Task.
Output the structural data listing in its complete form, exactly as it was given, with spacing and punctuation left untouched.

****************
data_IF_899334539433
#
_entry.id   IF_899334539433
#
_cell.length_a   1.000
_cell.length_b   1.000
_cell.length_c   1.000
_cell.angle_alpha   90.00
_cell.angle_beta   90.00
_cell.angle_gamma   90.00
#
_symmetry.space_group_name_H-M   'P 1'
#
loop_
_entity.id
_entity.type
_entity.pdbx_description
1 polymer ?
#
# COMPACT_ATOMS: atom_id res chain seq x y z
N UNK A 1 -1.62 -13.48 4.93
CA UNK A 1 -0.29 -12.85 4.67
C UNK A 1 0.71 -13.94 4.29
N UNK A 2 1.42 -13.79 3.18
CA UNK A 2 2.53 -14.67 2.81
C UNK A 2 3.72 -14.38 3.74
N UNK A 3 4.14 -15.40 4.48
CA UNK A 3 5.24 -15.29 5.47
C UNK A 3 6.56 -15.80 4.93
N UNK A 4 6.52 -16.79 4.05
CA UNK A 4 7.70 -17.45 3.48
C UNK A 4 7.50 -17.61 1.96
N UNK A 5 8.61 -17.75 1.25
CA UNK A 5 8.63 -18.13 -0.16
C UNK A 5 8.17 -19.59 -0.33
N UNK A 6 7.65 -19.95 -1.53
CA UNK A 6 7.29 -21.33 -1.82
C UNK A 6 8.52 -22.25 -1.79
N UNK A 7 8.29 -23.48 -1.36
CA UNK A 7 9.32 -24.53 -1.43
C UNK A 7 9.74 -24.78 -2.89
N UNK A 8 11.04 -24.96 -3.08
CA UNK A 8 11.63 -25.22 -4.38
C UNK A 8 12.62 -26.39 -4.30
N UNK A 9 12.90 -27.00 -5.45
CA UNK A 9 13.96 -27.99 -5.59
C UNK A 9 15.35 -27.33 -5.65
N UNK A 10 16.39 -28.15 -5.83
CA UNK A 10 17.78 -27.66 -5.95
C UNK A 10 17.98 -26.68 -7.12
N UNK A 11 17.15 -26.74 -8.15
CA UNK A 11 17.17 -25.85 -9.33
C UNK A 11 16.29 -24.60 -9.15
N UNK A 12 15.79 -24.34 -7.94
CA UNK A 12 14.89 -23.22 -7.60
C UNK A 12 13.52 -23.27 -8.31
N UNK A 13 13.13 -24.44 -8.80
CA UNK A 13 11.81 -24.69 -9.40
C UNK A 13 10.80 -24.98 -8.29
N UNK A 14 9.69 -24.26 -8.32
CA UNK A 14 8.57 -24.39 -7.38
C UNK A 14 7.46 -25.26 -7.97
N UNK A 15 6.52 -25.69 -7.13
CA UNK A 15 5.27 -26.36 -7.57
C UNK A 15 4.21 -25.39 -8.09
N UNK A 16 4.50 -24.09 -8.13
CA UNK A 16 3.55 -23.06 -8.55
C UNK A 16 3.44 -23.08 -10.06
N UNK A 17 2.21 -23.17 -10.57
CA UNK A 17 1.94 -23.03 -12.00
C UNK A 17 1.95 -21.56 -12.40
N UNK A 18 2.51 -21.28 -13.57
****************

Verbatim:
data_IF_899334539433
#
_entry.id   IF_899334539433
#
_cell.length_a   1.000
_cell.length_b   1.000
_cell.length_c   1.000
_cell.angle_alpha   90.00
_cell.angle_beta   90.00
_cell.angle_gamma   90.00
#
_symmetry.space_group_name_H-M   'P 1'
#
loop_
_entity.id
_entity.type
_entity.pdbx_description
1 polymer ?
#
# COMPACT_ATOMS: atom_id res chain seq x y z
N UNK A 1 -1.62 -13.48 4.93
CA UNK A 1 -0.29 -12.85 4.67
C UNK A 1 0.71 -13.94 4.29
N UNK A 2 1.42 -13.79 3.18
CA UNK A 2 2.53 -14.67 2.81
C UNK A 2 3.72 -14.38 3.74
N UNK A 3 4.14 -15.40 4.48
CA UNK A 3 5.24 -15.29 5.47
C UNK A 3 6.56 -15.80 4.93
N UNK A 4 6.52 -16.79 4.05
CA UNK A 4 7.70 -17.45 3.48
C UNK A 4 7.50 -17.61 1.96
N UNK A 5 8.61 -17.75 1.25
CA UNK A 5 8.63 -18.13 -0.16
C UNK A 5 8.17 -19.59 -0.33
N UNK A 6 7.65 -19.95 -1.53
CA UNK A 6 7.29 -21.33 -1.82
C UNK A 6 8.52 -22.25 -1.79
N UNK A 7 8.29 -23.48 -1.36
CA UNK A 7 9.32 -24.53 -1.43
C UNK A 7 9.74 -24.78 -2.89
N UNK A 8 11.04 -24.96 -3.08
CA UNK A 8 11.63 -25.22 -4.38
C UNK A 8 12.62 -26.39 -4.30
N UNK A 9 12.90 -27.00 -5.45
CA UNK A 9 13.96 -27.99 -5.59
C UNK A 9 15.35 -27.33 -5.65
N UNK A 10 16.39 -28.15 -5.83
CA UNK A 10 17.78 -27.66 -5.95
C UNK A 10 17.98 -26.68 -7.12
N UNK A 11 17.15 -26.74 -8.15
CA UNK A 11 17.17 -25.85 -9.33
C UNK A 11 16.29 -24.60 -9.15
N UNK A 12 15.79 -24.34 -7.94
CA UNK A 12 14.89 -23.22 -7.60
C UNK A 12 13.52 -23.27 -8.31
N UNK A 13 13.13 -24.44 -8.80
CA UNK A 13 11.81 -24.69 -9.40
C UNK A 13 10.80 -24.98 -8.29
N UNK A 14 9.69 -24.26 -8.32
CA UNK A 14 8.57 -24.39 -7.38
C UNK A 14 7.46 -25.26 -7.97
N UNK A 15 6.52 -25.69 -7.13
CA UNK A 15 5.27 -26.36 -7.57
C UNK A 15 4.21 -25.39 -8.09
N UNK A 16 4.50 -24.09 -8.13
CA UNK A 16 3.55 -23.06 -8.55
C UNK A 16 3.44 -23.08 -10.06
N UNK A 17 2.21 -23.17 -10.57
CA UNK A 17 1.94 -23.03 -12.00
C UNK A 17 1.95 -21.56 -12.40
N UNK A 18 2.51 -21.28 -13.57